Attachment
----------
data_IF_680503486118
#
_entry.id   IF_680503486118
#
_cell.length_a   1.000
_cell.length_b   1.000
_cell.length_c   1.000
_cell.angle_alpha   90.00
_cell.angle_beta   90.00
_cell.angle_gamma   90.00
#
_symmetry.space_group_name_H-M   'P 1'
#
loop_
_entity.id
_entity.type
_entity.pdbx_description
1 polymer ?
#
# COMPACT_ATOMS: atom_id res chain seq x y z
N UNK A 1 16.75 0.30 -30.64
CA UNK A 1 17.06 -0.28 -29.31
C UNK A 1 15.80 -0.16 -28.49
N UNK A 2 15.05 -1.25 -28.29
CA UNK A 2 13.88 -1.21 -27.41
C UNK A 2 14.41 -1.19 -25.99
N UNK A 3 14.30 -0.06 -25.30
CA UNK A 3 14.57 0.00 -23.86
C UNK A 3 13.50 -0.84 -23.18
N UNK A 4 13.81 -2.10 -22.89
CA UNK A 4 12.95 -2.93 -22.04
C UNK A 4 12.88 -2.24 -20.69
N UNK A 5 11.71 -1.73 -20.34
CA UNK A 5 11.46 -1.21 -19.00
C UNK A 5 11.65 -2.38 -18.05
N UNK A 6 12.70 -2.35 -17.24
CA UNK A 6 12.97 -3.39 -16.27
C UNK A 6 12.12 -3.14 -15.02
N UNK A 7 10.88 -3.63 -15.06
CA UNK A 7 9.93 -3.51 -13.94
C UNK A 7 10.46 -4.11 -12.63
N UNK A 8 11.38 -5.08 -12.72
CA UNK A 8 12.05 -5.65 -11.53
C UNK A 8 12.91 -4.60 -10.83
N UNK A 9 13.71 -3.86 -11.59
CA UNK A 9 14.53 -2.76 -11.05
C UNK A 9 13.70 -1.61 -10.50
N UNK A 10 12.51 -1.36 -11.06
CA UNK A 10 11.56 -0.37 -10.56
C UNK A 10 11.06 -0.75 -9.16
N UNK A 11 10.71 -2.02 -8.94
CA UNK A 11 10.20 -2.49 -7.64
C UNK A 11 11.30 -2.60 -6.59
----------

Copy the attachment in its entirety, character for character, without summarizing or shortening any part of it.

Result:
data_IF_680503486118
#
_entry.id   IF_680503486118
#
_cell.length_a   1.000
_cell.length_b   1.000
_cell.length_c   1.000
_cell.angle_alpha   90.00
_cell.angle_beta   90.00
_cell.angle_gamma   90.00
#
_symmetry.space_group_name_H-M   'P 1'
#
loop_
_entity.id
_entity.type
_entity.pdbx_description
1 polymer ?
#
# COMPACT_ATOMS: atom_id res chain seq x y z
N UNK A 1 16.75 0.30 -30.64
CA UNK A 1 17.06 -0.28 -29.31
C UNK A 1 15.80 -0.16 -28.49
N UNK A 2 15.05 -1.25 -28.29
CA UNK A 2 13.88 -1.21 -27.41
C UNK A 2 14.41 -1.19 -25.99
N UNK A 3 14.30 -0.06 -25.30
CA UNK A 3 14.57 0.00 -23.86
C UNK A 3 13.50 -0.84 -23.18
N UNK A 4 13.81 -2.10 -22.89
CA UNK A 4 12.95 -2.93 -22.04
C UNK A 4 12.88 -2.24 -20.69
N UNK A 5 11.71 -1.73 -20.34
CA UNK A 5 11.46 -1.21 -19.00
C UNK A 5 11.65 -2.38 -18.05
N UNK A 6 12.70 -2.35 -17.24
CA UNK A 6 12.97 -3.39 -16.27
C UNK A 6 12.12 -3.14 -15.02
N UNK A 7 10.88 -3.63 -15.06
CA UNK A 7 9.93 -3.51 -13.94
C UNK A 7 10.46 -4.11 -12.63
N UNK A 8 11.38 -5.08 -12.72
CA UNK A 8 12.05 -5.65 -11.53
C UNK A 8 12.91 -4.60 -10.83
N UNK A 9 13.71 -3.86 -11.59
CA UNK A 9 14.53 -2.76 -11.05
C UNK A 9 13.70 -1.61 -10.50
N UNK A 10 12.51 -1.36 -11.06
CA UNK A 10 11.56 -0.37 -10.56
C UNK A 10 11.06 -0.75 -9.16
N UNK A 11 10.71 -2.02 -8.94
CA UNK A 11 10.20 -2.49 -7.64
C UNK A 11 11.30 -2.60 -6.59